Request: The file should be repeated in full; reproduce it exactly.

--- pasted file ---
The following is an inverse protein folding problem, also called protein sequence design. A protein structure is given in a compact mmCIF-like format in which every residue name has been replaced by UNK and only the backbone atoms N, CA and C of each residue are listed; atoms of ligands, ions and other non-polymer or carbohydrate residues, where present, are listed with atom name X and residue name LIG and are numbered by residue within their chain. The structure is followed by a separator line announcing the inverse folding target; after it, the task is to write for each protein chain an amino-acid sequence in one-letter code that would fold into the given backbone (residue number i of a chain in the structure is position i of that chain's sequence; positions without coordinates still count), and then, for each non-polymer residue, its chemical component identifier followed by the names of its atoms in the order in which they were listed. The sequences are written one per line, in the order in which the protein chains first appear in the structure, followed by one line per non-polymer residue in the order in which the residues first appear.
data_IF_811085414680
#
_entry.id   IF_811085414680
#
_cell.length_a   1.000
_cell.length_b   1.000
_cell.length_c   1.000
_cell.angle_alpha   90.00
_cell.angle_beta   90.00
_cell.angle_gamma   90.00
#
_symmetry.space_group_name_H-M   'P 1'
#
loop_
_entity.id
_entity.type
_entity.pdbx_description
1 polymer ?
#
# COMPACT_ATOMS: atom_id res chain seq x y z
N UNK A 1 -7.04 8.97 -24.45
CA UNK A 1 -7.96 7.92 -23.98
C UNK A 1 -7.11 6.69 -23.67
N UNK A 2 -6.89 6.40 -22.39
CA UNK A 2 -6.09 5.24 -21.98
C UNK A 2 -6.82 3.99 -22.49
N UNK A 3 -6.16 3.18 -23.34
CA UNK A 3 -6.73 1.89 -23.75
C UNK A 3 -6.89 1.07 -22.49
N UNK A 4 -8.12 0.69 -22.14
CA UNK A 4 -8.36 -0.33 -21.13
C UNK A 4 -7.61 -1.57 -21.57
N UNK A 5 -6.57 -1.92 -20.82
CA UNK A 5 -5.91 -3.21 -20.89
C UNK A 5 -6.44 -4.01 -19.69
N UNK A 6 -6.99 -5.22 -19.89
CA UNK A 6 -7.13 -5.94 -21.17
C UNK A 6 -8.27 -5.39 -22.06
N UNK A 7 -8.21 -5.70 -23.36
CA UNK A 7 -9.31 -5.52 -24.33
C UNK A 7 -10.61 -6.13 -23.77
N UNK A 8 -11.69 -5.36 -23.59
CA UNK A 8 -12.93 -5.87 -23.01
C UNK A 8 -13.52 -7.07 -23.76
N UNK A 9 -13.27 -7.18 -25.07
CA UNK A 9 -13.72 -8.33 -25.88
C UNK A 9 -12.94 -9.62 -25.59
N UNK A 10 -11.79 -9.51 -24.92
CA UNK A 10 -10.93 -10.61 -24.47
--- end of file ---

The following is an inverse protein folding problem, also called protein sequence design. A protein structure is given in a compact mmCIF-like format in which every residue name has been replaced by UNK and only the backbone atoms N, CA and C of each residue are listed; atoms of ligands, ions and other non-polymer or carbohydrate residues, where present, are listed with atom name X and residue name LIG and are numbered by residue within their chain. The structure is followed by a separator line announcing the inverse folding target; after it, the task is to write for each protein chain an amino-acid sequence in one-letter code that would fold into the given backbone (residue number i of a chain in the structure is position i of that chain's sequence; positions without coordinates still count), and then, for each non-polymer residue, its chemical component identifier followed by the names of its atoms in the order in which they were listed. The sequences are written one per line, in the order in which the protein chains first appear in the structure, followed by one line per non-polymer residue in the order in which the residues first appear.
data_IF_811085414680
#
_entry.id   IF_811085414680
#
_cell.length_a   1.000
_cell.length_b   1.000
_cell.length_c   1.000
_cell.angle_alpha   90.00
_cell.angle_beta   90.00
_cell.angle_gamma   90.00
#
_symmetry.space_group_name_H-M   'P 1'
#
loop_
_entity.id
_entity.type
_entity.pdbx_description
1 polymer ?
#
# COMPACT_ATOMS: atom_id res chain seq x y z
N UNK A 1 -7.04 8.97 -24.45
CA UNK A 1 -7.96 7.92 -23.98
C UNK A 1 -7.11 6.69 -23.67
N UNK A 2 -6.89 6.40 -22.39
CA UNK A 2 -6.09 5.24 -21.98
C UNK A 2 -6.82 3.99 -22.49
N UNK A 3 -6.16 3.18 -23.34
CA UNK A 3 -6.73 1.89 -23.75
C UNK A 3 -6.89 1.07 -22.49
N UNK A 4 -8.12 0.69 -22.14
CA UNK A 4 -8.36 -0.33 -21.13
C UNK A 4 -7.61 -1.57 -21.57
N UNK A 5 -6.57 -1.92 -20.82
CA UNK A 5 -5.91 -3.21 -20.89
C UNK A 5 -6.44 -4.01 -19.69
N UNK A 6 -6.99 -5.22 -19.89
CA UNK A 6 -7.13 -5.94 -21.17
C UNK A 6 -8.27 -5.39 -22.06
N UNK A 7 -8.21 -5.70 -23.36
CA UNK A 7 -9.31 -5.52 -24.33
C UNK A 7 -10.61 -6.13 -23.77
N UNK A 8 -11.69 -5.36 -23.59
CA UNK A 8 -12.93 -5.87 -23.01
C UNK A 8 -13.52 -7.07 -23.76
N UNK A 9 -13.27 -7.18 -25.07
CA UNK A 9 -13.72 -8.33 -25.88
C UNK A 9 -12.94 -9.62 -25.59
N UNK A 10 -11.79 -9.51 -24.92
CA UNK A 10 -10.93 -10.61 -24.47